£70000 - £75000 per annum + benefits: Ashdown Group: Marketing Manager/Marketi...

Day In a Page

Read Next
 

Beware of the jovial buffoon who picks fights overseas

Boyd Tonkin
 

My shameful failure to live up to the spirit of Christmas

Howard Jacobson
A Christmas without hope: Fears grow in Gaza that the conflict with Israel will soon reignite

Christmas without hope

Gaza fears grow that conflict with Israel will soon reignite
After 150 years, you can finally visit the grisliest museum in the country

The 'Black Museum'

After 150 years, you can finally visit Britain's grisliest museum
No ho-ho-hos with Nick Frost's badass Santa

No ho-ho-hos with Nick Frost's badass Santa

Doctor Who Christmas Special TV review
Chilly Christmas: Swimmers take festive dip for charity

Chilly Christmas

Swimmers dive into freezing British waters for charity
Veterans' hostel 'overwhelmed by kindness' for festive dinner

Homeless Veterans appeal

In 2010, Sgt Gary Jamieson stepped on an IED in Afghanistan and lost his legs and an arm. He reveals what, and who, helped him to make a remarkable recovery
Isis in Iraq: Yazidi girls killing themselves to escape rape and imprisonment by militants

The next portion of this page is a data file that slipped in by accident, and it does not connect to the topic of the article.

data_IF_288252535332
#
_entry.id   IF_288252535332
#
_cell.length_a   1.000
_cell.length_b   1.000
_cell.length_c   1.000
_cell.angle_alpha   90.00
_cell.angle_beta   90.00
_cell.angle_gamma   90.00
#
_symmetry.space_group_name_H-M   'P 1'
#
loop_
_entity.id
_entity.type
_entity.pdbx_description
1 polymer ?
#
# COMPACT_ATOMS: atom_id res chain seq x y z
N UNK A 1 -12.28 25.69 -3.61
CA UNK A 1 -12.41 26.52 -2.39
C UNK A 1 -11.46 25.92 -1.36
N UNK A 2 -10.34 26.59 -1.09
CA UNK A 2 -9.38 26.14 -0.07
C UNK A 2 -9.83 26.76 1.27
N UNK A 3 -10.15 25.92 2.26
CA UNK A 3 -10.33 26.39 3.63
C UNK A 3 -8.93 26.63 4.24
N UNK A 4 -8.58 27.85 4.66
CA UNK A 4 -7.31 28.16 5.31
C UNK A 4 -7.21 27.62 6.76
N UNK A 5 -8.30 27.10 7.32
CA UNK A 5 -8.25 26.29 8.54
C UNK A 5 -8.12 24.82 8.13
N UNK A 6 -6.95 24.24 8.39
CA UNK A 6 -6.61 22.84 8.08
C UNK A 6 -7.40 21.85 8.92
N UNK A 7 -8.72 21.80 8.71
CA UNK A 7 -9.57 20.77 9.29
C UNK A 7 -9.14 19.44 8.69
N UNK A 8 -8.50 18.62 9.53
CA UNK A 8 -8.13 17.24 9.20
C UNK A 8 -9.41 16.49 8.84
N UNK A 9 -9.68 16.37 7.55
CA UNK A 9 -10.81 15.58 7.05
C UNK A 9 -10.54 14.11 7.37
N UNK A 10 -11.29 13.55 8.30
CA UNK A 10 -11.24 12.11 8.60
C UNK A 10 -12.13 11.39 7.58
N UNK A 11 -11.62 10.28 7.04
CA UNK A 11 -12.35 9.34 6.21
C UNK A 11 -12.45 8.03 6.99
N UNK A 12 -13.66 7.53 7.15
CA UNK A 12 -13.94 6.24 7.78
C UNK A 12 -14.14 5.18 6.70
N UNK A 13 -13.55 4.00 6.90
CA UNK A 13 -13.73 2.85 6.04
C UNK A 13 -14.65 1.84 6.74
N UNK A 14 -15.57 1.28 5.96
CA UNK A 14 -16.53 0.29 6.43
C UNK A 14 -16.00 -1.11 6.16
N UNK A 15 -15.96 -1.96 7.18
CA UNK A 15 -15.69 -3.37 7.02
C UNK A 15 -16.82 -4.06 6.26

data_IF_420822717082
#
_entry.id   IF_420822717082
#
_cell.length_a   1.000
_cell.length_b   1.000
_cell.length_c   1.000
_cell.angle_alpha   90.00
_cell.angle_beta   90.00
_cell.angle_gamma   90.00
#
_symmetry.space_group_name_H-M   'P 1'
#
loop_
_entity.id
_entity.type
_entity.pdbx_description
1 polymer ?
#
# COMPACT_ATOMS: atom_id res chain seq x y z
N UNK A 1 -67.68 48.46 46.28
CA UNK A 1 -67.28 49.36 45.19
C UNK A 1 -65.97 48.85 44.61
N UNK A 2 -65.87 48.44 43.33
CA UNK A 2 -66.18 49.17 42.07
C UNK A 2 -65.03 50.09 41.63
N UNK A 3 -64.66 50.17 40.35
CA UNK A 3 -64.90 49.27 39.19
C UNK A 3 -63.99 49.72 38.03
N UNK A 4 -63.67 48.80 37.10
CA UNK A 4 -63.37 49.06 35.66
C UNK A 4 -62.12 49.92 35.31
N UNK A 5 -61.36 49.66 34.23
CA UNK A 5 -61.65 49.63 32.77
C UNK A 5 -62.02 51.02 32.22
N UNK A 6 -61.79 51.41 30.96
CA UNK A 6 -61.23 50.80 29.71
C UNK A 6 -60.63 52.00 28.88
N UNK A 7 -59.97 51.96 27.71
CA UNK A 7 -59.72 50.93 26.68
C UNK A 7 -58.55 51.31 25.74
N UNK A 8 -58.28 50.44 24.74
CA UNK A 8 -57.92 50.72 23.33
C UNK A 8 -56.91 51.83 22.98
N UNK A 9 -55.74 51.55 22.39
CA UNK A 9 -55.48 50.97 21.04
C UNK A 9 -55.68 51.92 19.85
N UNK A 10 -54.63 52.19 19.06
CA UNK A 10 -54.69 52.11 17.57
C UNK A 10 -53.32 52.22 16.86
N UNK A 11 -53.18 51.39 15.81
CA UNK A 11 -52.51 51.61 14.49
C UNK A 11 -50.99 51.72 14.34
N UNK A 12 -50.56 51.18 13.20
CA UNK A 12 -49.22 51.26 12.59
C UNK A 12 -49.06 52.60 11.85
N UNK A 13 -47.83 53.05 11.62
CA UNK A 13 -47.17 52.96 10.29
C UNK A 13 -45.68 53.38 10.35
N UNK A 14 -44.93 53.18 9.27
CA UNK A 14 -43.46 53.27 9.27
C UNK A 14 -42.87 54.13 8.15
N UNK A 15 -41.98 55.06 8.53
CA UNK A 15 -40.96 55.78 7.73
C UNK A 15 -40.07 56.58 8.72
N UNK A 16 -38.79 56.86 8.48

'Jilan killed herself in the bathroom. She cut her wrists and hanged herself'

Yazidi girls killing themselves to escape rape and imprisonment
Ed Balls interview: 'If I think about the deficit when I'm playing the piano, it all goes wrong'

Ed Balls interview

'If I think about the deficit when I'm playing the piano, it all goes wrong'
He's behind you, dude!

US stars in UK panto

From David Hasselhoff to Jerry Hall
Grace Dent's Christmas Quiz: What are you – a festive curmudgeon or top of the tree?

Grace Dent's Christmas Quiz

What are you – a festive curmudgeon or top of the tree?
Nasa planning to build cloud cities in airships above Venus

Nasa planning to build cloud cities in airships above Venus

Planet’s surface is inhospitable to humans but 30 miles above it is almost perfect
Surrounded by high-rise flats is a little house filled with Lebanon’s history - clocks, rifles, frogmen’s uniforms and colonial helmets

Clocks, rifles, swords, frogmen’s uniforms

Surrounded by high-rise flats is a little house filled with Lebanon’s history
Return to Gaza: Four months on, the wounds left by Israel's bombardment have not yet healed

Four months after the bombardment, Gaza’s wounds are yet to heal

Kim Sengupta is reunited with a man whose plight mirrors the suffering of the Palestinian people
Gastric surgery: Is it really the answer to the UK's obesity epidemic?

Is gastric surgery really the answer to the UK's obesity epidemic?

Critics argue that it’s crazy to operate on healthy people just to stop them eating
Homeless Veterans appeal: Christmas charity auction Part 2 - now LIVE

Homeless Veterans appeal: Christmas charity auction

Bid on original art, or trips of a lifetime to Africa or the 'Corrie' set, and help Homeless Veterans
Pantomime rings the changes to welcome autistic theatre-goers

Autism-friendly theatre

Pantomime leads the pack in quest to welcome all